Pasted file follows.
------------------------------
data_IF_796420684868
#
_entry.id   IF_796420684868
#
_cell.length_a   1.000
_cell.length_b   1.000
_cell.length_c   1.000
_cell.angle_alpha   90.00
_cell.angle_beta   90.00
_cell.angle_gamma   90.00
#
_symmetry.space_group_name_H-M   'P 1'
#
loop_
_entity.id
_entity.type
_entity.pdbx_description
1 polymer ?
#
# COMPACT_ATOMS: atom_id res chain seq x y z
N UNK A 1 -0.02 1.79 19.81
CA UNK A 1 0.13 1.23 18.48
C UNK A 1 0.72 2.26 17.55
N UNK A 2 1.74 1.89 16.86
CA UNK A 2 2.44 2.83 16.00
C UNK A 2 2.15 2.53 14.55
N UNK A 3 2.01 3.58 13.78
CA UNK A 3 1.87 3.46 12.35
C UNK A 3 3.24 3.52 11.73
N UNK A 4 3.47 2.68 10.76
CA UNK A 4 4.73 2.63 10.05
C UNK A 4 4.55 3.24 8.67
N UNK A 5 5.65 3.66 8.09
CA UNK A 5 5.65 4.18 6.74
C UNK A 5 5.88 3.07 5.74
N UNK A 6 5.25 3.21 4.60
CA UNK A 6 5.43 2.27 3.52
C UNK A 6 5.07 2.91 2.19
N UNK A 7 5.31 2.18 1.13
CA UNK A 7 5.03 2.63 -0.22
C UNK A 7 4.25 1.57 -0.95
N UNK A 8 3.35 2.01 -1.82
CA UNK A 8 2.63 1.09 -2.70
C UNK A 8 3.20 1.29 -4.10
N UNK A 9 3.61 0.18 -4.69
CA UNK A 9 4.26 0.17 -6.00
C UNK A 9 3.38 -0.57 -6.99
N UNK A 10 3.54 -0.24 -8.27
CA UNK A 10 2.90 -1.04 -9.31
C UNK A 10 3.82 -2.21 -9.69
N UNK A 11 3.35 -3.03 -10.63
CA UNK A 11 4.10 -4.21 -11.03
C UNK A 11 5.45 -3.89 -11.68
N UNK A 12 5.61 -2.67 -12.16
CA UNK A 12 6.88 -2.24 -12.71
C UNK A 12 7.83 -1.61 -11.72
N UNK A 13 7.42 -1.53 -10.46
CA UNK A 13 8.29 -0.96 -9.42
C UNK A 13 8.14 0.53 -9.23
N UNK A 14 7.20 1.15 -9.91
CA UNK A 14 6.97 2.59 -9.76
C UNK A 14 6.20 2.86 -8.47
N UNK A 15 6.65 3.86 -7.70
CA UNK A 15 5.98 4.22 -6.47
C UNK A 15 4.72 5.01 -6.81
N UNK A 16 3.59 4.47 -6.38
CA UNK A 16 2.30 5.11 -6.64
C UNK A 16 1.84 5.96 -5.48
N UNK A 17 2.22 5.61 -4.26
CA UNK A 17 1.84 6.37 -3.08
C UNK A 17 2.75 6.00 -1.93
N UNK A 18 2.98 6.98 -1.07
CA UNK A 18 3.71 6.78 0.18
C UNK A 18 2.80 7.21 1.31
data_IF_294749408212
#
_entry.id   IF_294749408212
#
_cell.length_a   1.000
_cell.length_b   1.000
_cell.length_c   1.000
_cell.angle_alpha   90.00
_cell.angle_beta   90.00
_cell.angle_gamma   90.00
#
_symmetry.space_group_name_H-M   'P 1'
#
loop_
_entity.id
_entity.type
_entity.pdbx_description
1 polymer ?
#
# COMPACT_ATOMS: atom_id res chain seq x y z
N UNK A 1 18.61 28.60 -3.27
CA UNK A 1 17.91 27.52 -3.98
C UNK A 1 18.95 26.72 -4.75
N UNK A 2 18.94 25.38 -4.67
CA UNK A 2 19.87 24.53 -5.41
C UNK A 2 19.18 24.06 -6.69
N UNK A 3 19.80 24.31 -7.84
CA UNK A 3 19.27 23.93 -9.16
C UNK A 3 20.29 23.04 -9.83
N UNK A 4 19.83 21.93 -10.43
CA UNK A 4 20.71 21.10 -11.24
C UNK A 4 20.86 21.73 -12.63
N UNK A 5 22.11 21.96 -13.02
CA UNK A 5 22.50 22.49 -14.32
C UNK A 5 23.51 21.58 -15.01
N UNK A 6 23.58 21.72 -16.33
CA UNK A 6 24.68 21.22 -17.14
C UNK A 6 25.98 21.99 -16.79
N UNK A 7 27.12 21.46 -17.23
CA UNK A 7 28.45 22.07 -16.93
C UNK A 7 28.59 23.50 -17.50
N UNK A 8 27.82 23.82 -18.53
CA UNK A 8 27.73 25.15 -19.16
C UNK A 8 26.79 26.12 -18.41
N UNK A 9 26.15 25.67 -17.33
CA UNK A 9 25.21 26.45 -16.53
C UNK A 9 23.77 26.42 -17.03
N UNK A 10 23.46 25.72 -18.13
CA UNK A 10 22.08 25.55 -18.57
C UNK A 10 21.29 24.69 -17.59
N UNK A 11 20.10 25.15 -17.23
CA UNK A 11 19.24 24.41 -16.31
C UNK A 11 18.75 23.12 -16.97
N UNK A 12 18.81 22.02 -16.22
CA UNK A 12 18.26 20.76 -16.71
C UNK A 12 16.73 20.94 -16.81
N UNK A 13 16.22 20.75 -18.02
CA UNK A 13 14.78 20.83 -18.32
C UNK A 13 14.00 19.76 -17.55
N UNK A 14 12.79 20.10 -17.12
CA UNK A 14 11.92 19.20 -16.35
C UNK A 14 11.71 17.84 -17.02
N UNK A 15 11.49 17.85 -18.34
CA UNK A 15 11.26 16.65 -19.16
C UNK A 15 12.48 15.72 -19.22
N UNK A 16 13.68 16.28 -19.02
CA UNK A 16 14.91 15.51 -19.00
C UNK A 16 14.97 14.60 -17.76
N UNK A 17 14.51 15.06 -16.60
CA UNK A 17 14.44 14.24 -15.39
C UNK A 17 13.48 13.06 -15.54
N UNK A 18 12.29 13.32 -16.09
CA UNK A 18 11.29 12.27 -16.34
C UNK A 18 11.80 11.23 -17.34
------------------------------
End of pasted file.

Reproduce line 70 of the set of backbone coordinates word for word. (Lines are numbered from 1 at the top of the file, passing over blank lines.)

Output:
CA UNK A 17 1.84 6.37 -3.08